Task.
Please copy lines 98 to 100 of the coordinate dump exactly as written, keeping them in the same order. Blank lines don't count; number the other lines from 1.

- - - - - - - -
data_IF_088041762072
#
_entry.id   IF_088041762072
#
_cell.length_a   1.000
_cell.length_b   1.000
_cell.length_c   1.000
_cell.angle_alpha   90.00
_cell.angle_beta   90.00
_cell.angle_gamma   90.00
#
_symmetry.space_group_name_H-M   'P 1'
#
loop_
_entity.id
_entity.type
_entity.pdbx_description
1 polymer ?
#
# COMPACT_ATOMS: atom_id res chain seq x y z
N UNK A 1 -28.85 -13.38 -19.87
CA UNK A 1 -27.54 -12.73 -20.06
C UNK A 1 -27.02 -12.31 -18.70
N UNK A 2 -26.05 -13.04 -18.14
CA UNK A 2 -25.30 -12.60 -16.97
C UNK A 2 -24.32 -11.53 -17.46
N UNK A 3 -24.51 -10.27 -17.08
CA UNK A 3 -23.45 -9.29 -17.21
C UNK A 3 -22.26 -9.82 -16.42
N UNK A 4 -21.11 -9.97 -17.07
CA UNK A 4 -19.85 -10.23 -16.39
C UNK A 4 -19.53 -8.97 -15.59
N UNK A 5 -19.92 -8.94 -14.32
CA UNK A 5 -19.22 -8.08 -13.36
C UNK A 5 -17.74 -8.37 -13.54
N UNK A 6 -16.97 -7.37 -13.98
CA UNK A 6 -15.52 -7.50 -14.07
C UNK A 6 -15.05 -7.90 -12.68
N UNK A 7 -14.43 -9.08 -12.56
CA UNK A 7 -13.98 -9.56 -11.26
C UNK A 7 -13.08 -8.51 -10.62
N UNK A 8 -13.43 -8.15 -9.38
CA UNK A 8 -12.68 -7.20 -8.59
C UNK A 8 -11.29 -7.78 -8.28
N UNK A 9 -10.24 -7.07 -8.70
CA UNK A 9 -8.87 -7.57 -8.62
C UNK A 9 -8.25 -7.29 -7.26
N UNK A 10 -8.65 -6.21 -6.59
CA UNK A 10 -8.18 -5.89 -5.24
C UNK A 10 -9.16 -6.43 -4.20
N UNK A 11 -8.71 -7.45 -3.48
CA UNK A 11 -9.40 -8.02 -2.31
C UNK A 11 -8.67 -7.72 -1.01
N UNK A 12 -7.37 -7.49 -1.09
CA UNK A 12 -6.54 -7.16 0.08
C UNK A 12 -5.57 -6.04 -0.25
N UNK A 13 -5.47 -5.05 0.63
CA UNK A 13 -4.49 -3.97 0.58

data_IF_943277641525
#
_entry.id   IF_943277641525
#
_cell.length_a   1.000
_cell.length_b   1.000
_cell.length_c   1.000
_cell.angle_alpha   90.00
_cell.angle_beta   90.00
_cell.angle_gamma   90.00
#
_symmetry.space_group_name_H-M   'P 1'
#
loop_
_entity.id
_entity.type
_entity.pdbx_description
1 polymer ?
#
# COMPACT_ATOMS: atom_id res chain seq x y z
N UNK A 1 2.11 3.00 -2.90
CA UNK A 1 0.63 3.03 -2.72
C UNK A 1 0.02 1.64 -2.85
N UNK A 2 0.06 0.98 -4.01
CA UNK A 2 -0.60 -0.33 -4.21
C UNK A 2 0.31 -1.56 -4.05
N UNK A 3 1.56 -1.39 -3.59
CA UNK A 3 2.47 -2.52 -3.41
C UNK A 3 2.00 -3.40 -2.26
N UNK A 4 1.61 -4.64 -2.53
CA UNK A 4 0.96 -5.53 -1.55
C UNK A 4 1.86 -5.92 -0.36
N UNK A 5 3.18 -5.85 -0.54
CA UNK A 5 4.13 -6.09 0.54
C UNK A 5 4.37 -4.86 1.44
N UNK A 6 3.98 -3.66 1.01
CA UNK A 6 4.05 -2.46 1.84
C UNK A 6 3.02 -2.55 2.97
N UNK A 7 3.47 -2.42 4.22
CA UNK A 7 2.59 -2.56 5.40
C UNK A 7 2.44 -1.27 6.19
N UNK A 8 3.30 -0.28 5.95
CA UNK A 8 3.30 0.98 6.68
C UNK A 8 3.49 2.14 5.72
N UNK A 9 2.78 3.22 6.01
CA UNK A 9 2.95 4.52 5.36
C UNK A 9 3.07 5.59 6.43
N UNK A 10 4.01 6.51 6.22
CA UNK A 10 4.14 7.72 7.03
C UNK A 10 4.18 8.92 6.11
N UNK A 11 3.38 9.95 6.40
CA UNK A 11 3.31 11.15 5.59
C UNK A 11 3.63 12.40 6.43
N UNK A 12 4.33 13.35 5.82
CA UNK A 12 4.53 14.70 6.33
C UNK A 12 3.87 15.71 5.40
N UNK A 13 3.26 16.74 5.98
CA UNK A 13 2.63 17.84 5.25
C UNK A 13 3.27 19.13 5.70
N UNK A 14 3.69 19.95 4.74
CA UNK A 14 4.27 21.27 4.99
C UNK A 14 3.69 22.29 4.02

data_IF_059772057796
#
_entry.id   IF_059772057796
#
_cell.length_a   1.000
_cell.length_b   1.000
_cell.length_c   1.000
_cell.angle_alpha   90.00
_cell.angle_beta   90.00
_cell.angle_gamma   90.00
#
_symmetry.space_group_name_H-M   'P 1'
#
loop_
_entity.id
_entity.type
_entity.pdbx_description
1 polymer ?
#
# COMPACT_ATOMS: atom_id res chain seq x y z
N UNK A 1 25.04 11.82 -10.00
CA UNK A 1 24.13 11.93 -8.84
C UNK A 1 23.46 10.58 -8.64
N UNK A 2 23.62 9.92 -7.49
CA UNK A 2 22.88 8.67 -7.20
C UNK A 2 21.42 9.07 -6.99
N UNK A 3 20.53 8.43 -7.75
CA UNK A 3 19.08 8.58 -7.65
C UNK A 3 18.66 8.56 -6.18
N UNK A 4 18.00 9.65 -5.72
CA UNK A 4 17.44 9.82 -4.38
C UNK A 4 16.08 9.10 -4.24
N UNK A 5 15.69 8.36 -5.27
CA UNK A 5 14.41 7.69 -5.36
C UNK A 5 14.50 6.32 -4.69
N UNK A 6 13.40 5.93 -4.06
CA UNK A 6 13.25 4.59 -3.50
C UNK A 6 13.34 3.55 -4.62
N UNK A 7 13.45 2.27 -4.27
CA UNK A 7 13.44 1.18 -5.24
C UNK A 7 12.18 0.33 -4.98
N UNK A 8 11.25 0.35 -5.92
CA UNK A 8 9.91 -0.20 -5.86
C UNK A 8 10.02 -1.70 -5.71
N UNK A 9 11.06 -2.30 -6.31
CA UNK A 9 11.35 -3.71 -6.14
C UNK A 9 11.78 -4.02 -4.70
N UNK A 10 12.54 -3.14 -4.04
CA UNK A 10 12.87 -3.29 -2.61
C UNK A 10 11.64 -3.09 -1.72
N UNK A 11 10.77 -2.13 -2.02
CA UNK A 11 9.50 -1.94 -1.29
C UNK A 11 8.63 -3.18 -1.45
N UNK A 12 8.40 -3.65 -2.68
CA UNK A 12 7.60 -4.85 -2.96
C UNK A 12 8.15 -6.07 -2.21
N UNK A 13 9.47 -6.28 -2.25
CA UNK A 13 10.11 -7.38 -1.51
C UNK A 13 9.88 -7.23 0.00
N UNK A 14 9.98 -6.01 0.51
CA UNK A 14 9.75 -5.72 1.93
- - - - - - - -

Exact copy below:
CA UNK A 7 2.59 -2.56 5.40
C UNK A 7 2.44 -1.27 6.19
N UNK A 8 3.30 -0.28 5.95